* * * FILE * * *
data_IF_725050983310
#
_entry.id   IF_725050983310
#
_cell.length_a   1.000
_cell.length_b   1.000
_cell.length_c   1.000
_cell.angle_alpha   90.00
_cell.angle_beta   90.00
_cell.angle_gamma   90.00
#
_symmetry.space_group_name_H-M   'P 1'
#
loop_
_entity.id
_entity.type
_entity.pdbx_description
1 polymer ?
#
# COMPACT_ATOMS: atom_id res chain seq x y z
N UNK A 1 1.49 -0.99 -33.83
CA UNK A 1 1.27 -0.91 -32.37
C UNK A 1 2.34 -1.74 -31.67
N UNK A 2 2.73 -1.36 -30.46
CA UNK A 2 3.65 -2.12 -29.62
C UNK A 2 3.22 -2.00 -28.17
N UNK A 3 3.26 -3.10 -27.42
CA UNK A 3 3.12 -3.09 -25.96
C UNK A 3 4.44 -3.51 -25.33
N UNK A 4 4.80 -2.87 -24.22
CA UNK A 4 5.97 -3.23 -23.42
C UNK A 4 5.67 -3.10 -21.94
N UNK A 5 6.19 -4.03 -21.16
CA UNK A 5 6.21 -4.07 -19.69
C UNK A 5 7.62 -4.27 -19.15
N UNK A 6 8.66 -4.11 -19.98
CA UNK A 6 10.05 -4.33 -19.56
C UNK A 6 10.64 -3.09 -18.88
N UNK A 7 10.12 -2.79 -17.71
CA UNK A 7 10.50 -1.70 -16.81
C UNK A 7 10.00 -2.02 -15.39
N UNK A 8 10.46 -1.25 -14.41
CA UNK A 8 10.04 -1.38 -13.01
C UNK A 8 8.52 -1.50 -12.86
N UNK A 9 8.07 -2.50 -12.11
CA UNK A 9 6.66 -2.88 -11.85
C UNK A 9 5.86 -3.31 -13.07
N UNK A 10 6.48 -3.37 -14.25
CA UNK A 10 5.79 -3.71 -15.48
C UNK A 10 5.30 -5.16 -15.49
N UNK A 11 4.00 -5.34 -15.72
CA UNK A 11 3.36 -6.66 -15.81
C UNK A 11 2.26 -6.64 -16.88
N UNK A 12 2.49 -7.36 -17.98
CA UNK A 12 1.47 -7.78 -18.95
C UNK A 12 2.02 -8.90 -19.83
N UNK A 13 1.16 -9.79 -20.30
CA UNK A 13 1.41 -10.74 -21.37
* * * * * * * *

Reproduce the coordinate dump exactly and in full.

data_IF_725050983310
#
_entry.id   IF_725050983310
#
_cell.length_a   1.000
_cell.length_b   1.000
_cell.length_c   1.000
_cell.angle_alpha   90.00
_cell.angle_beta   90.00
_cell.angle_gamma   90.00
#
_symmetry.space_group_name_H-M   'P 1'
#
loop_
_entity.id
_entity.type
_entity.pdbx_description
1 polymer ?
#
# COMPACT_ATOMS: atom_id res chain seq x y z
N UNK A 1 1.49 -0.99 -33.83
CA UNK A 1 1.27 -0.91 -32.37
C UNK A 1 2.34 -1.74 -31.67
N UNK A 2 2.73 -1.36 -30.46
CA UNK A 2 3.65 -2.12 -29.62
C UNK A 2 3.22 -2.00 -28.17
N UNK A 3 3.26 -3.10 -27.42
CA UNK A 3 3.12 -3.09 -25.96
C UNK A 3 4.44 -3.51 -25.33
N UNK A 4 4.80 -2.87 -24.22
CA UNK A 4 5.97 -3.23 -23.42
C UNK A 4 5.67 -3.10 -21.94
N UNK A 5 6.19 -4.03 -21.16
CA UNK A 5 6.21 -4.07 -19.69
C UNK A 5 7.62 -4.27 -19.15
N UNK A 6 8.66 -4.11 -19.98
CA UNK A 6 10.05 -4.33 -19.56
C UNK A 6 10.64 -3.09 -18.88
N UNK A 7 10.12 -2.79 -17.71
CA UNK A 7 10.50 -1.70 -16.81
C UNK A 7 10.00 -2.02 -15.39
N UNK A 8 10.46 -1.25 -14.41
CA UNK A 8 10.04 -1.38 -13.01
C UNK A 8 8.52 -1.50 -12.86
N UNK A 9 8.07 -2.50 -12.11
CA UNK A 9 6.66 -2.88 -11.85
C UNK A 9 5.86 -3.31 -13.07
N UNK A 10 6.48 -3.37 -14.25
CA UNK A 10 5.79 -3.71 -15.48
C UNK A 10 5.30 -5.16 -15.49
N UNK A 11 4.00 -5.34 -15.72
CA UNK A 11 3.36 -6.66 -15.81
C UNK A 11 2.26 -6.64 -16.88
N UNK A 12 2.49 -7.36 -17.98
CA UNK A 12 1.47 -7.78 -18.95
C UNK A 12 2.02 -8.90 -19.83
N UNK A 13 1.16 -9.79 -20.30
CA UNK A 13 1.41 -10.74 -21.37